- Avoid narcotic cough suppressants if you can. But Guaifenesin (available generically or in Robitussin, Mucinex, and other brands) can help loosen secretions and let you cough them up. Dextromorphan (DM) may be OK, but try to get the brands without multiple drug cocktails in them! The sedating ones like night-brands may have the same problem as the older morphine and codeine cough suppression therapies did back in 1918.
- I personally use old-fashioned, brown, bad-tasting Listerine type mouthwash to gargle at the first sign of a sore throat. Gargling for a few minutes and spitting it out is sort of like using alcohol-based hand washes except in your mouth. Then suck or spray your zinc every 2-4 hours.
- Zinc has been proven to fight some corona viruses, so zinc sprays, or lozenges (like Cold-Eze or Zicam brands) might be helpful.
- This suggestion may be controversial—or a placebo. But I do not see any serious harm, so I will share my placebo with you. In seriously ill patients dying of overwhelming infections, IV vitamins C and thiamine given in high doses by a protocol have been shown to reduce deaths. There are no studies showing oral use helps, but when I am sick, I take oral vitamin C (1000 mg six times a day) and oral thiamine (100 mg twice a day) till I start feeling better.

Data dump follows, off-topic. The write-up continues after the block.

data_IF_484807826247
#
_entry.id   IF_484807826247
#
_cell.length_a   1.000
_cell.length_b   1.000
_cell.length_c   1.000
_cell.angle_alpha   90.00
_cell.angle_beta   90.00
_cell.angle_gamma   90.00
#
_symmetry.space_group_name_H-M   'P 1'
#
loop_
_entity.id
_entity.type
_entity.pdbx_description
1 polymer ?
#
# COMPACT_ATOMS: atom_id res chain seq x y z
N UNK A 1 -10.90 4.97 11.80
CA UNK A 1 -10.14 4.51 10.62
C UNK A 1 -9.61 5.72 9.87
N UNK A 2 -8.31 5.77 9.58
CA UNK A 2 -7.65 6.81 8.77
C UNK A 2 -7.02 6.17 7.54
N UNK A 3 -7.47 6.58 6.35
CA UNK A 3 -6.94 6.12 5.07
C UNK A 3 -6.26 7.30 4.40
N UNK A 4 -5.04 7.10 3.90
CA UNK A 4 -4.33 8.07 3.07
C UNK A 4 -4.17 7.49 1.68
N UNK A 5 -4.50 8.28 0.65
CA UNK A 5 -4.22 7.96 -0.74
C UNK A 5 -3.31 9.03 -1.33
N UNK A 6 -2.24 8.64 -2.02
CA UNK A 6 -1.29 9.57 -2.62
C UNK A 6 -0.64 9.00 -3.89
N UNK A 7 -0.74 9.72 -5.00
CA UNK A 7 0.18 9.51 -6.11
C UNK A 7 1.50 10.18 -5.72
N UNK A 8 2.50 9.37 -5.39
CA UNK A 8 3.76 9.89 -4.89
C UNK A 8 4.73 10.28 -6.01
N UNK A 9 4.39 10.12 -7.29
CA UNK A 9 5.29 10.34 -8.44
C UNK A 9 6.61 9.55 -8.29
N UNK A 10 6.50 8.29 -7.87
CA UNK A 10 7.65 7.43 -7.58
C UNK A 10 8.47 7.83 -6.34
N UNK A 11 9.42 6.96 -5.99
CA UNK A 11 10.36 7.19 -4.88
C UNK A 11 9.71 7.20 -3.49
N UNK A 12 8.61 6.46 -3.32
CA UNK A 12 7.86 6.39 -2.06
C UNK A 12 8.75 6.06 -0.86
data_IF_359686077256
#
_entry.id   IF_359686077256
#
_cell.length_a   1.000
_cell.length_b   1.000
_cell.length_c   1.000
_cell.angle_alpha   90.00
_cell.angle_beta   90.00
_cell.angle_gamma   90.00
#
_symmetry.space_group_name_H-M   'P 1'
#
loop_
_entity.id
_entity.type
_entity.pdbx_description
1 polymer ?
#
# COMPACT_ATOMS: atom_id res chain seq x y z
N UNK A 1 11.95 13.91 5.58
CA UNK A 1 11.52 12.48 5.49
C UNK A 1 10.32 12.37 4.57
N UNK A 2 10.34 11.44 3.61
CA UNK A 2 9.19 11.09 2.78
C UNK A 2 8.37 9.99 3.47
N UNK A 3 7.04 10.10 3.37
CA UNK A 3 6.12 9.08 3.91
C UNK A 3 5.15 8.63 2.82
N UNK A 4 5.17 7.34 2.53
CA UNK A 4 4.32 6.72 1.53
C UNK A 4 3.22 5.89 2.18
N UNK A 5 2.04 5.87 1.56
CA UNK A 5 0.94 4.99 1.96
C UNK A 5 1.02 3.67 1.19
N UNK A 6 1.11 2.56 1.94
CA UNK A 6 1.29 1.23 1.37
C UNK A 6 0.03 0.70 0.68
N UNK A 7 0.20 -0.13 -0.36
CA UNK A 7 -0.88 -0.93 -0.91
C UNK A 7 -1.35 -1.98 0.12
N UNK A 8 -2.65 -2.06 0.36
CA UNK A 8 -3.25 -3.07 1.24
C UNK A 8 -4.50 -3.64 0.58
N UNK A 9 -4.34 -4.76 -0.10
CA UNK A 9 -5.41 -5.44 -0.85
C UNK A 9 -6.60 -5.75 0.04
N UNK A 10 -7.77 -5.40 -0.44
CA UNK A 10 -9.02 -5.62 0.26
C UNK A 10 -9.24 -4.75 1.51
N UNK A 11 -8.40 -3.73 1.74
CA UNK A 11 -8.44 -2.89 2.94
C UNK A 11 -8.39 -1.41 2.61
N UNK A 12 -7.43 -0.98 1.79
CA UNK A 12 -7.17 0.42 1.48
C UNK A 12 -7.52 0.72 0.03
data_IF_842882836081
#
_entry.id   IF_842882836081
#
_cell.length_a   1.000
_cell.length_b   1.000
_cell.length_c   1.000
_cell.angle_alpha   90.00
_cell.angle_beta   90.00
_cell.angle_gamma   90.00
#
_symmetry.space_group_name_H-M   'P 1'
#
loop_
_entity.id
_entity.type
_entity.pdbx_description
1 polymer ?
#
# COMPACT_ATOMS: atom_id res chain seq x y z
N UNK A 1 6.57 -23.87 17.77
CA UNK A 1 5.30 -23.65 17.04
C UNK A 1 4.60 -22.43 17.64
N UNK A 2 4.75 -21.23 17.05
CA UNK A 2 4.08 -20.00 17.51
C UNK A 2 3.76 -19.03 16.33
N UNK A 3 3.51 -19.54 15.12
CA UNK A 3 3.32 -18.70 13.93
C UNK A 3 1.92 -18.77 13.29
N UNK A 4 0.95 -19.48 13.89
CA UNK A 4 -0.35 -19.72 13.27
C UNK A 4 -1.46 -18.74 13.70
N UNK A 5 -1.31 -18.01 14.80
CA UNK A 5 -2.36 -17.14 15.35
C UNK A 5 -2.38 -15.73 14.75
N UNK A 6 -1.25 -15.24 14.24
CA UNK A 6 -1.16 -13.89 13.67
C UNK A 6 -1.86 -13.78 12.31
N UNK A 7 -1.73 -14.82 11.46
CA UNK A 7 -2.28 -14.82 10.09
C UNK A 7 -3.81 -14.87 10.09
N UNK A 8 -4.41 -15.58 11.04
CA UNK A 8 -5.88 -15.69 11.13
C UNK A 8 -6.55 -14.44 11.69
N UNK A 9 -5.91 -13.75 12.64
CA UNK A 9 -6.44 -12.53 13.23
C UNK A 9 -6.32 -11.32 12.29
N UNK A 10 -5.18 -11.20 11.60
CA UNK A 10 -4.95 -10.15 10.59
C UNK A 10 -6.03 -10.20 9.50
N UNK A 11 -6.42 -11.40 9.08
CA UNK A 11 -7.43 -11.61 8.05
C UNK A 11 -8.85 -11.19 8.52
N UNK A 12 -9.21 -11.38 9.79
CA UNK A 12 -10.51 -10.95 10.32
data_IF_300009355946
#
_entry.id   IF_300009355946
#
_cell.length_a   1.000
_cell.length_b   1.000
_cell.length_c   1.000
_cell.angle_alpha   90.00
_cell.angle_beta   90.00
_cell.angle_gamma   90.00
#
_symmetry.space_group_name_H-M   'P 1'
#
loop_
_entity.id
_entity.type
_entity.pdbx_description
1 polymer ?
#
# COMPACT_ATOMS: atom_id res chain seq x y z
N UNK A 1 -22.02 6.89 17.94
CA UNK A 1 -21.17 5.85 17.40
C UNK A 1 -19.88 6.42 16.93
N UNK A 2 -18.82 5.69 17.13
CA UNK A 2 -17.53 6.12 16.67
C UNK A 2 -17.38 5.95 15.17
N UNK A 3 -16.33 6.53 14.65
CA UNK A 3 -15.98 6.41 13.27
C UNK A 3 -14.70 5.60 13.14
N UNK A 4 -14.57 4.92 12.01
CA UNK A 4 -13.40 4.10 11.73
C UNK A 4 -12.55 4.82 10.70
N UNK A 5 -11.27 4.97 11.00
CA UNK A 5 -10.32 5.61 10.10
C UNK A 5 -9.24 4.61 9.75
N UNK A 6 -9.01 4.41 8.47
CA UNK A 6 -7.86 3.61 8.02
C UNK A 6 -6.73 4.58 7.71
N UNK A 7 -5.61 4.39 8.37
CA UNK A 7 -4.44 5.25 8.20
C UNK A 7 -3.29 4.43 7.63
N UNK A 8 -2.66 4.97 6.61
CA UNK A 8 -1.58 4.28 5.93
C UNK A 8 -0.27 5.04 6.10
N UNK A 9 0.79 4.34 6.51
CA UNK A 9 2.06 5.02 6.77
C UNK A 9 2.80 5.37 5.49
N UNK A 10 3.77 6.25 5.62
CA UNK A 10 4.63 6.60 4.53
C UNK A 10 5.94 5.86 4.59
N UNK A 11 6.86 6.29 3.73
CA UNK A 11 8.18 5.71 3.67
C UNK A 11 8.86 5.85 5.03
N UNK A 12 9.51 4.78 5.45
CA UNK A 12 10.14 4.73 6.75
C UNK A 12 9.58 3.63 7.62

- It is OK to treat fever with acetaminophen (Tylenol, Panadol) as recommended on the bottle. And if you don’t have stomach problems or kidney problems, ibuprofen (Motrin) or naproxen (Aleve, etc.) can keep you more comfortable.
- Yes, drink water, juices, tea, coffee, herbal teas, but don’t try to drown yourself.
- Don’t eat candy, but don’t starve when sick, either. It is OK to eat something your body can tolerate when sick, even if it isn’t the ideal diet. White toast, mashed potatoes, white rice, juices, smoothies, etc. may not be health foods, but when you are sick you need easily absorbed calories to fight an illness.
4.) Don’t run to the hospital or clinic to be “tested.” If you are seriously ill your physician may wish to test you mostly to know if you are a risk to other people. But testing will not protect you or lead to any different treatment for you. It is expensive, and for you to be tested “just to know” will used up resources for no real benefit. Stay at home for two weeks if you are ill, and use the generic viral treatments.
- If you are really sick and have trouble breathing, please go to the hospital. You may need antibiotics not for the virus, but for bacterial infections that may complicate the virus.
- But the worried well and the younger (50 or less) sick, but not seriously ill, should stay away from clinics and the hospital to let them focus on the seriously ill patients.
 The estimate is that there are 1031 viruses (that is 10 with 31 zeros behind it!).
An accessible article about viruses is: https://www.khanacademy.org/science/high-school-biology/hs-human-body-systems/hs-the-immune-system/a/intro-to-viruses
Jack Hoehn is a frequent contributor to both the print and online versions of Adventist Today. He has served on the Adventist Today Foundation board since 2012. He and his wife, Deanne, live in Walla Walla, Washington. He has a BA in Religion from Pacific Union College, and an MD from Loma Linda University. He was a licensed minister of the Adventist church for 13 years when serving as a missionary physician in Africa.